Carver became a member of the faculty of the Iowa State College of Agriculture and Mechanics (he was the first black faculty member at the Iowa college), where he taught classes about soil conservation and chemurgy.

Tuskegee Institute

In 1897, Booker T. Washington, founder of the Tuskegee Normal and Industrial Institute for Negroes, convinced Carver to come south and serve as the school's director of agriculture, where he remained until his death in 1943. At Tuskegee, Carver developed his crop rotation method, which revolutionized southern agriculture. He educated the farmers on methods to alternate the soil-depleting cotton crops with soil-enriching crops such as peanuts, peas, soybeans, sweet potato, and pecans.

America's economy was heavily dependent upon agriculture during this era, making Carver's achievements very significant. Decades of growing only cotton and tobacco had depleted the southern region of the United States. The economy of the farming South had also been devastated during the Civil War years and by the fact that the cotton and tobacco plantations could no longer use slave labor. Carver convinced southern farmers to follow his suggestions and helped the region to recover.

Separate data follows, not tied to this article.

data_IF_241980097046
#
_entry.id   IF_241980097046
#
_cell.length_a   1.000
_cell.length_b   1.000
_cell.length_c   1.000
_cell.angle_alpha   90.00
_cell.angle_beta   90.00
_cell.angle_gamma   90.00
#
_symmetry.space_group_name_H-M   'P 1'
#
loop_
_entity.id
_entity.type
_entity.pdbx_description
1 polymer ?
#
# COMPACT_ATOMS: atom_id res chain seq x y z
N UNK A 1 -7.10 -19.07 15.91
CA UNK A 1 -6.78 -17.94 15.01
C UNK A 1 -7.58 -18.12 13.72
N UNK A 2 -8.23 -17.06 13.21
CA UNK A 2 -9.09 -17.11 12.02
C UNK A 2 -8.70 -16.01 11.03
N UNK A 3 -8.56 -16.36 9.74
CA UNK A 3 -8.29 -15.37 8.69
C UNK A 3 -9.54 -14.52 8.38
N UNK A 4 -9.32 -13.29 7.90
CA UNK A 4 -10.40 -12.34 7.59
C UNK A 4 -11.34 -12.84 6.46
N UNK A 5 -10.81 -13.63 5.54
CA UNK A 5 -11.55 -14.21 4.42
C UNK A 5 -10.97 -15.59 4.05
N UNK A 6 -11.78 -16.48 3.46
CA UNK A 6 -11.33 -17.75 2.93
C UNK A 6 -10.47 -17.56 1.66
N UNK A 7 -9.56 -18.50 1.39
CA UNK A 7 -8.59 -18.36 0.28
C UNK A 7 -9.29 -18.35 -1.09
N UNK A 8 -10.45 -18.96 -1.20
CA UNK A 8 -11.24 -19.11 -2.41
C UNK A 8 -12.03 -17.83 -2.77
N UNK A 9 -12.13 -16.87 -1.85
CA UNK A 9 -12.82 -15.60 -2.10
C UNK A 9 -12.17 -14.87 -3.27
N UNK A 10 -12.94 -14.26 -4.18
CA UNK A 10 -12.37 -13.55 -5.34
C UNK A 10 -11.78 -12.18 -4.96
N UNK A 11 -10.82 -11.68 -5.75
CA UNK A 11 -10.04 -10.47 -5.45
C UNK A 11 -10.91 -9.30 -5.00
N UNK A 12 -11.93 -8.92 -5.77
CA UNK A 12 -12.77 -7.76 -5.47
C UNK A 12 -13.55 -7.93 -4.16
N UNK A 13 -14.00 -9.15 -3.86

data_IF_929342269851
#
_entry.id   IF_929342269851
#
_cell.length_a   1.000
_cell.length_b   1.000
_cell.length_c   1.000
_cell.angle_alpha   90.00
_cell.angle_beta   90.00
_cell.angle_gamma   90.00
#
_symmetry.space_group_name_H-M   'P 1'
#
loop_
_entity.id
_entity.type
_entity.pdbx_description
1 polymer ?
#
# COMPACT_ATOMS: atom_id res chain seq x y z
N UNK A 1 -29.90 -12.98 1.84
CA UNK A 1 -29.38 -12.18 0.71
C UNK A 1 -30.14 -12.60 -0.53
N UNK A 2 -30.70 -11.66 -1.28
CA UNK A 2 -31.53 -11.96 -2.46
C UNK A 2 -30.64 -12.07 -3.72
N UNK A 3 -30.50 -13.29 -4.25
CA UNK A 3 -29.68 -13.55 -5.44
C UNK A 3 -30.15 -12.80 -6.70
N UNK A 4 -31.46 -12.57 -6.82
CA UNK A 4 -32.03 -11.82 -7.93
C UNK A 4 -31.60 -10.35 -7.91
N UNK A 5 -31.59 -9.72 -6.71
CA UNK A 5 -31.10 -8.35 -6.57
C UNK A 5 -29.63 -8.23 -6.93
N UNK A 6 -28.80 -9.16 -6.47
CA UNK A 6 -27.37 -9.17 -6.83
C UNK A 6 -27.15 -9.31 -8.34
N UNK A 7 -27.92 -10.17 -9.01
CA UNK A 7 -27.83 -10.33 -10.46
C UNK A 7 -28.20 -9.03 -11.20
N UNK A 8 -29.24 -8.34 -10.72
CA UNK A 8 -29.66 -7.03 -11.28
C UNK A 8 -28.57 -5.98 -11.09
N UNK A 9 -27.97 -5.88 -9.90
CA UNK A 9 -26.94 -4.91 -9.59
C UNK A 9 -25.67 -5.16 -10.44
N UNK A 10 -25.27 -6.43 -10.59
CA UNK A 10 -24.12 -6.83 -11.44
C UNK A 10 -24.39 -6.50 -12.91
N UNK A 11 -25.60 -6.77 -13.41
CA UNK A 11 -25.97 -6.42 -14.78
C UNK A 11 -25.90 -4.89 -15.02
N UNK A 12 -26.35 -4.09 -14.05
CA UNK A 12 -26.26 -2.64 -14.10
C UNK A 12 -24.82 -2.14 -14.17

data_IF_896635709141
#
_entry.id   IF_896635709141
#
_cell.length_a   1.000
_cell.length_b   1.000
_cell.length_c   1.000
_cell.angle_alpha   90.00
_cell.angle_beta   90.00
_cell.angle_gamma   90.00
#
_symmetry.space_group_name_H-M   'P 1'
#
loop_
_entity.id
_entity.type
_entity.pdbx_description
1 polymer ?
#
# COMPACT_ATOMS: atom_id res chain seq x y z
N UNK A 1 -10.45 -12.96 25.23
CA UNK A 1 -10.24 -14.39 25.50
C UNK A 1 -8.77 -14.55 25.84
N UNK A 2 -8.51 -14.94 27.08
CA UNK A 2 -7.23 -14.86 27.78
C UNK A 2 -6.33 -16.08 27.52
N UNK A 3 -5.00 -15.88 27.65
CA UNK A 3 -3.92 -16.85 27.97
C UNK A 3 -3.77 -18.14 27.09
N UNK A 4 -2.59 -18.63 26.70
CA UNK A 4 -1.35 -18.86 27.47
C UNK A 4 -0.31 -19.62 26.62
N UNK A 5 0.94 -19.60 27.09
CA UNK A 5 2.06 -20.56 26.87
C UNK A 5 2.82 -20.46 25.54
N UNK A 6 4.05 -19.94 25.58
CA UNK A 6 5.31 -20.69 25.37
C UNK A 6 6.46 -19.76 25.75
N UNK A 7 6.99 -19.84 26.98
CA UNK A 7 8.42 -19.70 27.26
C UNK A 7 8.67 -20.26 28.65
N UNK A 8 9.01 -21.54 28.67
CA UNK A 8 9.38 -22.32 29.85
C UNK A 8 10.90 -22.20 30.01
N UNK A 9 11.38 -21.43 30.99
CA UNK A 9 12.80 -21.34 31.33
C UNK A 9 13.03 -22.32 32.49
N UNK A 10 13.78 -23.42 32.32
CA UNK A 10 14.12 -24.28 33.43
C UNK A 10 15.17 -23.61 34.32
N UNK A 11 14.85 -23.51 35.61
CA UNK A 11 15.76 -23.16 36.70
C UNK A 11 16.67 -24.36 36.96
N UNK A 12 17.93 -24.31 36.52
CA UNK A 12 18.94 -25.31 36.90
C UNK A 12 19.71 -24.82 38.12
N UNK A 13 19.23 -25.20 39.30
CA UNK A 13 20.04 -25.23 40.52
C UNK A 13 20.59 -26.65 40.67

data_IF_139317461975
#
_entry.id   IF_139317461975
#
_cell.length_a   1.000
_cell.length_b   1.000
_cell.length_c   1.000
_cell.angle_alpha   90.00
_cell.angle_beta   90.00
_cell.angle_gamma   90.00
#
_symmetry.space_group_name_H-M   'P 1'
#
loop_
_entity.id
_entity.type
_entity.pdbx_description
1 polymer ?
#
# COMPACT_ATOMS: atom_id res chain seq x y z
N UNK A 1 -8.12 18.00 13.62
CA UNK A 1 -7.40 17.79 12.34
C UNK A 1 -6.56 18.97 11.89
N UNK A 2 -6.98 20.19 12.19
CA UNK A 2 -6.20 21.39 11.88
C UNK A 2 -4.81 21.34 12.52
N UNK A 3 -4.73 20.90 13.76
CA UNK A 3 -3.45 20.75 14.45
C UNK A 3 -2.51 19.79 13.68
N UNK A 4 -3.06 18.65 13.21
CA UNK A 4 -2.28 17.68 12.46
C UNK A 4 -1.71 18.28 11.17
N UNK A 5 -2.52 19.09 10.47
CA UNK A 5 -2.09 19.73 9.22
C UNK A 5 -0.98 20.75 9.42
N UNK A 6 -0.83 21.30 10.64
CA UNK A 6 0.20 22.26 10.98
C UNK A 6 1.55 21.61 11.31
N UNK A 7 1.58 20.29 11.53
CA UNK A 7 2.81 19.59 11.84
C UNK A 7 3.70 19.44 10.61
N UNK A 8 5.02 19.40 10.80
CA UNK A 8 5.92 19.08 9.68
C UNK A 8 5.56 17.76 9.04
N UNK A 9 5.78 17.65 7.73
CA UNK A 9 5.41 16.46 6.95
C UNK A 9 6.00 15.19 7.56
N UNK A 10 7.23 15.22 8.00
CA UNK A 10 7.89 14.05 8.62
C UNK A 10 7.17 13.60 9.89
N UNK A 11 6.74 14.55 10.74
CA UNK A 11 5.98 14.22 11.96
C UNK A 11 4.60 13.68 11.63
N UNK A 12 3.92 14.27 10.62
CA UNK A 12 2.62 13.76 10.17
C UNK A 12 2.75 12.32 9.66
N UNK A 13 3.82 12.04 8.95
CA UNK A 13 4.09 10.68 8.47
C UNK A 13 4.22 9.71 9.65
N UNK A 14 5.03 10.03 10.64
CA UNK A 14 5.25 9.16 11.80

Carver also worked at developing industrial applications from agricultural crops. During World War I, he found a way to replace the textile dyes formerly imported from Europe. He produced dyes of 500 different shades and was responsible for the invention of a process for producing paints and stains from soybeans. For that, he received three separate patents.

Later Years and Death

After finding fame, Carver toured the nation to promote his findings as well as the importance of agriculture and science in general for the rest of his life. He also wrote a syndicated newspaper column, "Professor Carver's Advice," explaining his inventions and other agricultural topics. In 1940, Carver donated his life savings to establish the Carver Research Foundation at Tuskegee for continuing research in agriculture.